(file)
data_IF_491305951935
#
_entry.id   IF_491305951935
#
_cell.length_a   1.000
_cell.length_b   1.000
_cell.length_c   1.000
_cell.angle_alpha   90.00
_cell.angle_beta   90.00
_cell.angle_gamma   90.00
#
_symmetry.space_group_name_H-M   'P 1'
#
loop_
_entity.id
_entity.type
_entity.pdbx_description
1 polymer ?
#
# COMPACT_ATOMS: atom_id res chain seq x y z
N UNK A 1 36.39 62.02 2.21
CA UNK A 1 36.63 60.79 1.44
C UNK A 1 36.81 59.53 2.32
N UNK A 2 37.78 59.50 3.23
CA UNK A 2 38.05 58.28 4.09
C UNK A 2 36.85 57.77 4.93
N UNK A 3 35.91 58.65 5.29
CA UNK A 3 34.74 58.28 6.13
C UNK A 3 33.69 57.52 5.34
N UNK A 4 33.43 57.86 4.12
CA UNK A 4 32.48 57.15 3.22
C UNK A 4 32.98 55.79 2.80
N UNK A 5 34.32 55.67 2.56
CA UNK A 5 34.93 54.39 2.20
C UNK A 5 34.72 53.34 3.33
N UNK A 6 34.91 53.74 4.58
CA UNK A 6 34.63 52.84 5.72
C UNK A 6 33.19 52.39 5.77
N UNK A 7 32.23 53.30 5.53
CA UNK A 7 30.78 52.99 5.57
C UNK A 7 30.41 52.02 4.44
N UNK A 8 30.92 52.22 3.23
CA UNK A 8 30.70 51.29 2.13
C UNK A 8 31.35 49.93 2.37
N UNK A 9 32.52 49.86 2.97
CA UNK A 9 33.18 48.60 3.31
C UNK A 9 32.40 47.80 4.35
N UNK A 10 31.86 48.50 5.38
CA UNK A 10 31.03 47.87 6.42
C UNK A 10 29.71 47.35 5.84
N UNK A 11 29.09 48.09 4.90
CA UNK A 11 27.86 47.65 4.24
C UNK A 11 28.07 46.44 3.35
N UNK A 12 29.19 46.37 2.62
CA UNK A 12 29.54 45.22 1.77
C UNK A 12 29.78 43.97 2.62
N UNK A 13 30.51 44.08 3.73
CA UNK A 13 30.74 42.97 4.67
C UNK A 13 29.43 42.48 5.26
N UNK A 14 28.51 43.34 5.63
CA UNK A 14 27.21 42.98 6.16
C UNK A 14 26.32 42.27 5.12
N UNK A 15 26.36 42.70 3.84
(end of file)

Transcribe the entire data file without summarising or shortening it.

data_IF_491305951935
#
_entry.id   IF_491305951935
#
_cell.length_a   1.000
_cell.length_b   1.000
_cell.length_c   1.000
_cell.angle_alpha   90.00
_cell.angle_beta   90.00
_cell.angle_gamma   90.00
#
_symmetry.space_group_name_H-M   'P 1'
#
loop_
_entity.id
_entity.type
_entity.pdbx_description
1 polymer ?
#
# COMPACT_ATOMS: atom_id res chain seq x y z
N UNK A 1 36.39 62.02 2.21
CA UNK A 1 36.63 60.79 1.44
C UNK A 1 36.81 59.53 2.32
N UNK A 2 37.78 59.50 3.23
CA UNK A 2 38.05 58.28 4.09
C UNK A 2 36.85 57.77 4.93
N UNK A 3 35.91 58.65 5.29
CA UNK A 3 34.74 58.28 6.13
C UNK A 3 33.69 57.52 5.34
N UNK A 4 33.43 57.86 4.12
CA UNK A 4 32.48 57.15 3.22
C UNK A 4 32.98 55.79 2.80
N UNK A 5 34.32 55.67 2.56
CA UNK A 5 34.93 54.39 2.20
C UNK A 5 34.72 53.34 3.33
N UNK A 6 34.91 53.74 4.58
CA UNK A 6 34.63 52.84 5.72
C UNK A 6 33.19 52.39 5.77
N UNK A 7 32.23 53.30 5.53
CA UNK A 7 30.78 52.99 5.57
C UNK A 7 30.41 52.02 4.44
N UNK A 8 30.92 52.22 3.23
CA UNK A 8 30.70 51.29 2.13
C UNK A 8 31.35 49.93 2.37
N UNK A 9 32.52 49.86 2.97
CA UNK A 9 33.18 48.60 3.31
C UNK A 9 32.40 47.80 4.35
N UNK A 10 31.86 48.50 5.38
CA UNK A 10 31.03 47.87 6.42
C UNK A 10 29.71 47.35 5.84
N UNK A 11 29.09 48.09 4.90
CA UNK A 11 27.86 47.65 4.24
C UNK A 11 28.07 46.44 3.35
N UNK A 12 29.19 46.37 2.62
CA UNK A 12 29.54 45.22 1.77
C UNK A 12 29.78 43.97 2.62
N UNK A 13 30.51 44.08 3.73
CA UNK A 13 30.74 42.97 4.67
C UNK A 13 29.43 42.48 5.26
N UNK A 14 28.51 43.34 5.63
CA UNK A 14 27.21 42.98 6.16
C UNK A 14 26.32 42.27 5.12
N UNK A 15 26.36 42.70 3.84